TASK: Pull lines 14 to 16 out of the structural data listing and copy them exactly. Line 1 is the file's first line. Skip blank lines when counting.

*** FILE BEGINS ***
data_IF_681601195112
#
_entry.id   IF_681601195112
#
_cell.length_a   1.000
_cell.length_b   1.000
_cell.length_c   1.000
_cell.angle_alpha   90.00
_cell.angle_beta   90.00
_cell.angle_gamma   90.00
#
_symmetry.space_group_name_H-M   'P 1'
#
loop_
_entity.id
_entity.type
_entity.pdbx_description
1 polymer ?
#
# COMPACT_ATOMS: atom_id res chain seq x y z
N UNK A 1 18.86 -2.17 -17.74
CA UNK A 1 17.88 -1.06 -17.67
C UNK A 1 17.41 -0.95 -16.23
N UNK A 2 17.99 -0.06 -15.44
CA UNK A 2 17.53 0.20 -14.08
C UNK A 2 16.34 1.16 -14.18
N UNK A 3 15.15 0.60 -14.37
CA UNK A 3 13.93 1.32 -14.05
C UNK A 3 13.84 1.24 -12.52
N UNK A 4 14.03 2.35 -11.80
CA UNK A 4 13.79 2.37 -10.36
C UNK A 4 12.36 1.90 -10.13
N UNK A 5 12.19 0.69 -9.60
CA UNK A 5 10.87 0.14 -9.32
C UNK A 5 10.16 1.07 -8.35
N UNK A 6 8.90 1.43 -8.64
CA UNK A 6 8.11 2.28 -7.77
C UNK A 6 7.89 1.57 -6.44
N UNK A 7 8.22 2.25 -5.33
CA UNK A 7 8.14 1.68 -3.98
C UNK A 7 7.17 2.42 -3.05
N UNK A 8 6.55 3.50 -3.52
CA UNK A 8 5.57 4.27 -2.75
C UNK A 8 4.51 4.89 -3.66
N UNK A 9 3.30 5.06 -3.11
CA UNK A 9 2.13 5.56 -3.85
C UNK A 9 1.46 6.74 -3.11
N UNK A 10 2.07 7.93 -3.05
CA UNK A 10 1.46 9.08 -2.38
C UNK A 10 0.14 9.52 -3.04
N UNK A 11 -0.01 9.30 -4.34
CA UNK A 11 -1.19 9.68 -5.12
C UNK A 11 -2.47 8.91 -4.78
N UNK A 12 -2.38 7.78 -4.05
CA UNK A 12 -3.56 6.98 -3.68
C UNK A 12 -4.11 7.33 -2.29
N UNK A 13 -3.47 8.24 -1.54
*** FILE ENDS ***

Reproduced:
loop_
_entity.id
_entity.type